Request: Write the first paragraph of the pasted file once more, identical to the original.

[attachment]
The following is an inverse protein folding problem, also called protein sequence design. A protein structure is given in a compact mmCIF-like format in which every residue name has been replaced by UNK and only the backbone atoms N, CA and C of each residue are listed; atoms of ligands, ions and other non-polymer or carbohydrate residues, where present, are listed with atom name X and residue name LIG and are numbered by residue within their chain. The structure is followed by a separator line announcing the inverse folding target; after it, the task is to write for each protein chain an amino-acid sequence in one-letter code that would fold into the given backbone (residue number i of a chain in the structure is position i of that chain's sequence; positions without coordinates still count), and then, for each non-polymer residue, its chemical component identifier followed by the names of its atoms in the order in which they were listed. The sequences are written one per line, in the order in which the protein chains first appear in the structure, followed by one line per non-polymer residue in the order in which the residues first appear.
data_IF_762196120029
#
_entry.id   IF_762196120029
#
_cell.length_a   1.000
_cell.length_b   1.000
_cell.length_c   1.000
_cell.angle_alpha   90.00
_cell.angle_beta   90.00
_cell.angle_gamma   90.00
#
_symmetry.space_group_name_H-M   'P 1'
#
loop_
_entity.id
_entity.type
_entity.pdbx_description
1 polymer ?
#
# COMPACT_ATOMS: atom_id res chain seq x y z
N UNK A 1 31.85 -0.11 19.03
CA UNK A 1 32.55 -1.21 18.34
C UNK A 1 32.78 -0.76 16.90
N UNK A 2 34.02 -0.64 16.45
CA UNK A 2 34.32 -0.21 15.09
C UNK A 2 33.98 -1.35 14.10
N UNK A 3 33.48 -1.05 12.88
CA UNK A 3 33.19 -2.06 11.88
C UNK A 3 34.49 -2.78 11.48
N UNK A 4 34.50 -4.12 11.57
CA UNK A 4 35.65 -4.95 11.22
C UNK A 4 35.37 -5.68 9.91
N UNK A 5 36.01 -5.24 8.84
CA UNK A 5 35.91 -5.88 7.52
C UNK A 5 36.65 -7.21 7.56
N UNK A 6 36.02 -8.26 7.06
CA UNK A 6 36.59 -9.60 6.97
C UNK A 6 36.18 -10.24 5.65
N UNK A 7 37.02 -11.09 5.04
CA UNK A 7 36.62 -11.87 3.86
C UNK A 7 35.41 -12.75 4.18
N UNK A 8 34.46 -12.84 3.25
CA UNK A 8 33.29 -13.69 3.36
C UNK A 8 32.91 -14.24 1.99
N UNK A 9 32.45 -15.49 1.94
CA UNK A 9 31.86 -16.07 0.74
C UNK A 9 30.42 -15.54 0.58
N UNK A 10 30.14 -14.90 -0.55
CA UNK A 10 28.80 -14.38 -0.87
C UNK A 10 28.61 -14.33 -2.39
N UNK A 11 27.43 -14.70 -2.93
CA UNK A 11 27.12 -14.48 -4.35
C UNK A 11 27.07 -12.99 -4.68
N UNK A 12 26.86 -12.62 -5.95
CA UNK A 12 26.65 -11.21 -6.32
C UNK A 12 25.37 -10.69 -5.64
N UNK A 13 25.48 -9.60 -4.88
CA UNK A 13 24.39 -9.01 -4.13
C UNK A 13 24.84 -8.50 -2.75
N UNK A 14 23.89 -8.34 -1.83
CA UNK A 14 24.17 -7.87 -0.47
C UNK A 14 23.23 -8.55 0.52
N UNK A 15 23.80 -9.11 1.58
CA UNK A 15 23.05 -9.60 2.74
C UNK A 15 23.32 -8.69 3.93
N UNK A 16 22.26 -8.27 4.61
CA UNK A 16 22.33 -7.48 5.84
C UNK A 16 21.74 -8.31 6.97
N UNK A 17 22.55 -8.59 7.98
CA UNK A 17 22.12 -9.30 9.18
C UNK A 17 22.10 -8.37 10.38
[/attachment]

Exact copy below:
The following is an inverse protein folding problem, also called protein sequence design. A protein structure is given in a compact mmCIF-like format in which every residue name has been replaced by UNK and only the backbone atoms N, CA and C of each residue are listed; atoms of ligands, ions and other non-polymer or carbohydrate residues, where present, are listed with atom name X and residue name LIG and are numbered by residue within their chain. The structure is followed by a separator line announcing the inverse folding target; after it, the task is to write for each protein chain an amino-acid sequence in one-letter code that would fold into the given backbone (residue number i of a chain in the structure is position i of that chain's sequence; positions without coordinates still count), and then, for each non-polymer residue, its chemical component identifier followed by the names of its atoms in the order in which they were listed. The sequences are written one per line, in the order in which the protein chains first appear in the structure, followed by one line per non-polymer residue in the order in which the residues first appear.